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Glaucoma and Driving

Answers to common questions about driving safely if you have glaucoma.

I have glaucoma, and when I drive at night, I really have a tough time with the glare from oncoming headlights. Do you know of any ways to reduce this glare?

Glaucoma can cause a number of vision problems, such as loss of contrast sensitivity, problems with glare, and light sensitivity. Miotics, a class of glaucoma medications that constricts the pupil to increase fluid flow, can contribute to problems with glare as well.

Halogen lights, such as car headlights and fluorescent light fixtures, can sometimes cause uncomfortable glare. Some people with glaucoma also notice glare in stores with fluorescent lighting.

The best types of tinted lenses to block out glare from fluorescent lights are yellow, amber and brown. The darker the shade, the more glare will be blocked. However, everyone must experiment to see what works best under different circumstances. On a bright day, try using brown lenses for your glasses. For overcast days or at night, you can try using the lighter tints of yellow and amber.

You don’t have to buy different pairs of glasses to take advantage of tinted lenses. There are tinted lenses that you can attach to your regular glasses and flip up and down, or lenses that drop behind your usual glasses and have side shields. Ask your eye care professional for more information about tinted lenses, which are often carried in eye doctors’ offices or optical shops.

The key issue is to trust your judgment. If you are having trouble seeing at night, do not drive at night. Stay safe by adjusting your schedule so that you do most of your travel during the day. If you must go out at night, ask a friend or family member to be the driver.

I have some glaucoma side vision loss, and am finding it more and more difficult to drive. I’ve given up driving at night, but still get around during the day. My family thinks that I should consider giving up driving altogether. Frankly, I don’t want to give up being able to run errands and go grocery shopping. What factors should be considered when assessing one’s ability to drive?

Giving up driving is difficult to consider. We all value our independence and want to keep it as long as possible. However, it is important to know when you need to stop or when you need help, for the safety of yourself and others on the road.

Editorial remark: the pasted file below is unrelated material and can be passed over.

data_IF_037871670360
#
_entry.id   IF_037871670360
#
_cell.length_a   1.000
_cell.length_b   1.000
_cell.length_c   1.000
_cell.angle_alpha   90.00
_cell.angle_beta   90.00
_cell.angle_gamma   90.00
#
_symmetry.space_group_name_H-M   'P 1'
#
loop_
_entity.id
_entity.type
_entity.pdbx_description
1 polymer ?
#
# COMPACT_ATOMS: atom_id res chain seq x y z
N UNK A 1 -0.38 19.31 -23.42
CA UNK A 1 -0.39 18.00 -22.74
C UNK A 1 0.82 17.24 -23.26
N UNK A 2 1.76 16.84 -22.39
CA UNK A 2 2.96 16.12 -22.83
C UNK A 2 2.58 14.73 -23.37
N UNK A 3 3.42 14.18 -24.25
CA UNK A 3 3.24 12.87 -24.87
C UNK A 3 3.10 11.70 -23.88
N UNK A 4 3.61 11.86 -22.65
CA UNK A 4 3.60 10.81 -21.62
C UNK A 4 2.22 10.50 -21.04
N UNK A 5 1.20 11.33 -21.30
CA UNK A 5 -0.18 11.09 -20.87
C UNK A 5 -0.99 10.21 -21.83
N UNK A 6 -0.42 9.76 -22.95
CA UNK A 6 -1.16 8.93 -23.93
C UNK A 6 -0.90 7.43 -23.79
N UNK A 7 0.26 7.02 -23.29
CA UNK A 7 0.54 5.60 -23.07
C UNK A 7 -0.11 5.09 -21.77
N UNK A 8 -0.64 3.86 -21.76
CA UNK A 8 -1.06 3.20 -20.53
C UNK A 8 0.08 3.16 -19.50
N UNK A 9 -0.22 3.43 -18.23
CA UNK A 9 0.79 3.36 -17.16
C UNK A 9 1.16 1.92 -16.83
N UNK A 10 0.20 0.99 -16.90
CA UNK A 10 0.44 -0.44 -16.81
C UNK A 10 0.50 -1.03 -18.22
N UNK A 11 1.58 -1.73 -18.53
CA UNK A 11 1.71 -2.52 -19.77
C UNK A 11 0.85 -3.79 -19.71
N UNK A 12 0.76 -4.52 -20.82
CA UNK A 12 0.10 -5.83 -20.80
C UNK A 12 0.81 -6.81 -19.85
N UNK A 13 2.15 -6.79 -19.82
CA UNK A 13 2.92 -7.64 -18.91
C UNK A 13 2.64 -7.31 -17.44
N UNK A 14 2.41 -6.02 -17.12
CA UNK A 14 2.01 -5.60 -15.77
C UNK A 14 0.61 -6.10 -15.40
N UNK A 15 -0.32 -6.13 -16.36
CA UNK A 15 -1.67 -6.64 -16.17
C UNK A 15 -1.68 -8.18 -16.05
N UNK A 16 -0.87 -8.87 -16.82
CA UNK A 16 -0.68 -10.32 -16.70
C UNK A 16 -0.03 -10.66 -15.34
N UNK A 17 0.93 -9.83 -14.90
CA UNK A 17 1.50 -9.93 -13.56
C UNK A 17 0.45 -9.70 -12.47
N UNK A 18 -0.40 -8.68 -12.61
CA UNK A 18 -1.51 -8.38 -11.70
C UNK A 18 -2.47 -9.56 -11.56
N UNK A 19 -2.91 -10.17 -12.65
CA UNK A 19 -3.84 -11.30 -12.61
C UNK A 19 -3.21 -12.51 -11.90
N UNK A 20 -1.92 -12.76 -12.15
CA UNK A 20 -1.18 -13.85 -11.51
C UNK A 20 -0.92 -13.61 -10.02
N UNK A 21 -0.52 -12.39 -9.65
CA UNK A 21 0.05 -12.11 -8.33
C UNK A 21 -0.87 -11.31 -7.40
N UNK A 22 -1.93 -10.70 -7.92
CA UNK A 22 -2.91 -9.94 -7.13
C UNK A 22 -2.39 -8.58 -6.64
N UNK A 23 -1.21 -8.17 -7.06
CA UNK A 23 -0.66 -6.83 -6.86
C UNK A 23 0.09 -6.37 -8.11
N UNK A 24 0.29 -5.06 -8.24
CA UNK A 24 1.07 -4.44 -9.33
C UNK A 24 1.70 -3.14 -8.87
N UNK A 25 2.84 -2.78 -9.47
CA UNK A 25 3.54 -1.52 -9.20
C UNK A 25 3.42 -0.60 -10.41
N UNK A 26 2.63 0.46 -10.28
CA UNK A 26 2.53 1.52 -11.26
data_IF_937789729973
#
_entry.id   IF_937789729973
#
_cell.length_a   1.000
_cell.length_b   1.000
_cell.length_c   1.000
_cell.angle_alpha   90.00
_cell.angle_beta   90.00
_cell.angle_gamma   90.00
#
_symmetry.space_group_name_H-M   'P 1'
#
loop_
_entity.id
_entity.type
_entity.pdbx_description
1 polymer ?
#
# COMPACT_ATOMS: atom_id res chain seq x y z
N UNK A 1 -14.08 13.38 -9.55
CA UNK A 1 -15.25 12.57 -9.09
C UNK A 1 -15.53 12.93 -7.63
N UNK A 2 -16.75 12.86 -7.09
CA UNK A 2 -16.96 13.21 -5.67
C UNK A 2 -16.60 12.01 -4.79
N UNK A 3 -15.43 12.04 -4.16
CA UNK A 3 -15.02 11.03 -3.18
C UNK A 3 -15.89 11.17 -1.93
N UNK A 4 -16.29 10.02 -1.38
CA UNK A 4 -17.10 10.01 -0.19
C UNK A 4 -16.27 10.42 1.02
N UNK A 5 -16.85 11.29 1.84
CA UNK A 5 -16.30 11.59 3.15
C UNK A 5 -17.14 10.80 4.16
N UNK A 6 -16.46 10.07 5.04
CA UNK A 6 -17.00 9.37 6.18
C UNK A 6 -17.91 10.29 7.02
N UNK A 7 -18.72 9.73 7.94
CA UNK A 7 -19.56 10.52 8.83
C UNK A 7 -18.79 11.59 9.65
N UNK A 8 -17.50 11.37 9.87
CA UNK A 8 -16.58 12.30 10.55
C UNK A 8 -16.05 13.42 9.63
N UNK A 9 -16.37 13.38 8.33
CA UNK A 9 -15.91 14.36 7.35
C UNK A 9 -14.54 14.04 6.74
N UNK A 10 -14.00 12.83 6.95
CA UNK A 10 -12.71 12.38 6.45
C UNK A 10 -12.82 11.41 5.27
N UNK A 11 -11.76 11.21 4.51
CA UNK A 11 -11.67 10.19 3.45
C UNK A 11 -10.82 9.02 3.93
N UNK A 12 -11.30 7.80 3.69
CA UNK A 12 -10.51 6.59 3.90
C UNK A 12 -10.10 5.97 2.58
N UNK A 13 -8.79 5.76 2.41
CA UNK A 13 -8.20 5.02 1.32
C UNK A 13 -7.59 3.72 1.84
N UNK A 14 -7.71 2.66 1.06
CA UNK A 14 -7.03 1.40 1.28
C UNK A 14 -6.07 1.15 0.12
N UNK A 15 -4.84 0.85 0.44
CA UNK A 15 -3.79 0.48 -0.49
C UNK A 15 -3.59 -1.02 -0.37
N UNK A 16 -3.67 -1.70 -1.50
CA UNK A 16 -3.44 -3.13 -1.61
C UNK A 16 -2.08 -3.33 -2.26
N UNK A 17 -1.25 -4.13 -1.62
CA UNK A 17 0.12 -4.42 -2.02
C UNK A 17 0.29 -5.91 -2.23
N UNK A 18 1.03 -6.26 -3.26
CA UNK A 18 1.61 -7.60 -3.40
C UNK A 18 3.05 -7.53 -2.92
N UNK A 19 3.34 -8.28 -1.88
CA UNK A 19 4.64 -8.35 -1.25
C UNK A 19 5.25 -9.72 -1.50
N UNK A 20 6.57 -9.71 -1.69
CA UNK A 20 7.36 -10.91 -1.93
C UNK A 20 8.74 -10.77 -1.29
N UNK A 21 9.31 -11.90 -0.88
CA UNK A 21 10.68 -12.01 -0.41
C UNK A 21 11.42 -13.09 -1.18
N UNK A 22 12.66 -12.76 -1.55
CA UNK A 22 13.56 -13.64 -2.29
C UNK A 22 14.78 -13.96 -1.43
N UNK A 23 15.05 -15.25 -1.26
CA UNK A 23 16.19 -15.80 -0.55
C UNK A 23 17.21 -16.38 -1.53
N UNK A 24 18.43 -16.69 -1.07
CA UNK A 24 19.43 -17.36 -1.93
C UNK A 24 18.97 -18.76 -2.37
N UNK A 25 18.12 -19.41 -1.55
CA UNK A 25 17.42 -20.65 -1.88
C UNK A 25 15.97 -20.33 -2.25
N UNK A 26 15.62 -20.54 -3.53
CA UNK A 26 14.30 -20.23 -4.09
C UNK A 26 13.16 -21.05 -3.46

Some warning signals that you want to consider:

  • Side vision loss. This may make it more difficult to see and react in time to avoid obstacles on the road, like other vehicles and pedestrians coming in from the side.
  • Sensitivity to lights. Are your eyes taking longer to adjust in bright sunlight or from headlight glare at night?
  • Blurred vision. This can make it harder to distinguish clear images and to see movement, such as passing cars or someone crossing the street.
  • Crashes or “near misses”. Even drivers with perfect vision can have accidents. But if you are involved in collisions that are clearly your fault or you experience near misses because of failure to notice obstacles on the road, you should re-evaluate your ability to be a safe driver.

If you are concerned that you may not be driving safely, there are several things you can do. Ask a family member or friend to drive with you and ask them to evaluate your situation honestly. Talk with your doctor about your concerns. Seek a driving evaluation from a certified driving specialist. Finally, be prepared to seriously consider the advice that these people offer you. Remember, you share the road with other people. You want to be able to travel around your community, but safety must be the primary concern.


There are resources to help you evaluate your driving skills and courses you can take to improve your driving skills. These include:

American Association of Retired Persons
Driver Safety Program

National Safety Council Online Defensive Driving Course
Check your phone directory for the local chapter or call to find out about courses in your area.

AAA Foundation for Traffic Safety
Drivers 65 Plus: Test Your Own Performance.
(202) 638-5944


Article by Cynthia Owsley, PhD, MSPH. Last reviewed on May 10, 2022.

Cynthia Owsley, PhD, MSPH

Cynthia Owsley, PhD, MSPH

Cynthia Owsley is the Nathan E. Miles Chair of Ophthalmology; Director, Clinical Research Unit; and Professor in the Department of Ophthalmology and Visual Sciences at the Heersink School of Medicine, the University of Alabama at Birmingham. Dr. Owsley’s research focuses on the impact of aging on vision and the relationship between vision and driving.